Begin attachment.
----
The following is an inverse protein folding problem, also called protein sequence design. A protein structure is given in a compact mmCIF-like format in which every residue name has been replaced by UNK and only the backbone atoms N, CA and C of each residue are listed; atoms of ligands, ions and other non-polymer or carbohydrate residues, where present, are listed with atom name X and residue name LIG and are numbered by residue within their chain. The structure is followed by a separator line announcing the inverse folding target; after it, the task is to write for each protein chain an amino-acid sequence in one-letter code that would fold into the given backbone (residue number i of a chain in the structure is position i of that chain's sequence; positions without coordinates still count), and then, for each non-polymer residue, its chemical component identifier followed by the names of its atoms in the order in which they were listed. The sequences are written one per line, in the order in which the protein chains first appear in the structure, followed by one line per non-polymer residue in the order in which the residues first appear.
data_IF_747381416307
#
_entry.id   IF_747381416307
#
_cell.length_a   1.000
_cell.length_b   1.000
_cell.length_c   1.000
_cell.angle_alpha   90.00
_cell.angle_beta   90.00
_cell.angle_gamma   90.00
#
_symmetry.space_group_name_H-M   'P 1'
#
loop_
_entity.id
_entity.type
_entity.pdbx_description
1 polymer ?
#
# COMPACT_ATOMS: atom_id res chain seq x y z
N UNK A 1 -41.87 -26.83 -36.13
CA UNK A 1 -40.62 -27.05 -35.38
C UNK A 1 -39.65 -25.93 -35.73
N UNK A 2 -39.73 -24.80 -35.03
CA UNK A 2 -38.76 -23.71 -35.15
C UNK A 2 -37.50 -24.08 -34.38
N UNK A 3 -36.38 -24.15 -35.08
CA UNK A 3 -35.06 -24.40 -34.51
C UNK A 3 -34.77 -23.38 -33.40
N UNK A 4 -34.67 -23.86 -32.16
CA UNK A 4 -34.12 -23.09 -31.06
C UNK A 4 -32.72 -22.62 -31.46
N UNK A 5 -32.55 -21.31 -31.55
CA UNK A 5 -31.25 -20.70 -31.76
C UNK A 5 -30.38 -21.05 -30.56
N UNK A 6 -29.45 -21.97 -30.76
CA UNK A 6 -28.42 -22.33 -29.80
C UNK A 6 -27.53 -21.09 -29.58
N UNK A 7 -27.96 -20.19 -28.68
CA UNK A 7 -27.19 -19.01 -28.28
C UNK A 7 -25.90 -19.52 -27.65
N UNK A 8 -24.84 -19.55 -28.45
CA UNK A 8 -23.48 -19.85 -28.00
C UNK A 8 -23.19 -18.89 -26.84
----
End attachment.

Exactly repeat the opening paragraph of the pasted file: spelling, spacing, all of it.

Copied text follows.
The following is an inverse protein folding problem, also called protein sequence design. A protein structure is given in a compact mmCIF-like format in which every residue name has been replaced by UNK and only the backbone atoms N, CA and C of each residue are listed; atoms of ligands, ions and other non-polymer or carbohydrate residues, where present, are listed with atom name X and residue name LIG and are numbered by residue within their chain. The structure is followed by a separator line announcing the inverse folding target; after it, the task is to write for each protein chain an amino-acid sequence in one-letter code that would fold into the given backbone (residue number i of a chain in the structure is position i of that chain's sequence; positions without coordinates still count), and then, for each non-polymer residue, its chemical component identifier followed by the names of its atoms in the order in which they were listed. The sequences are written one per line, in the order in which the protein chains first appear in the structure, followed by one line per non-polymer residue in the order in which the residues first appear.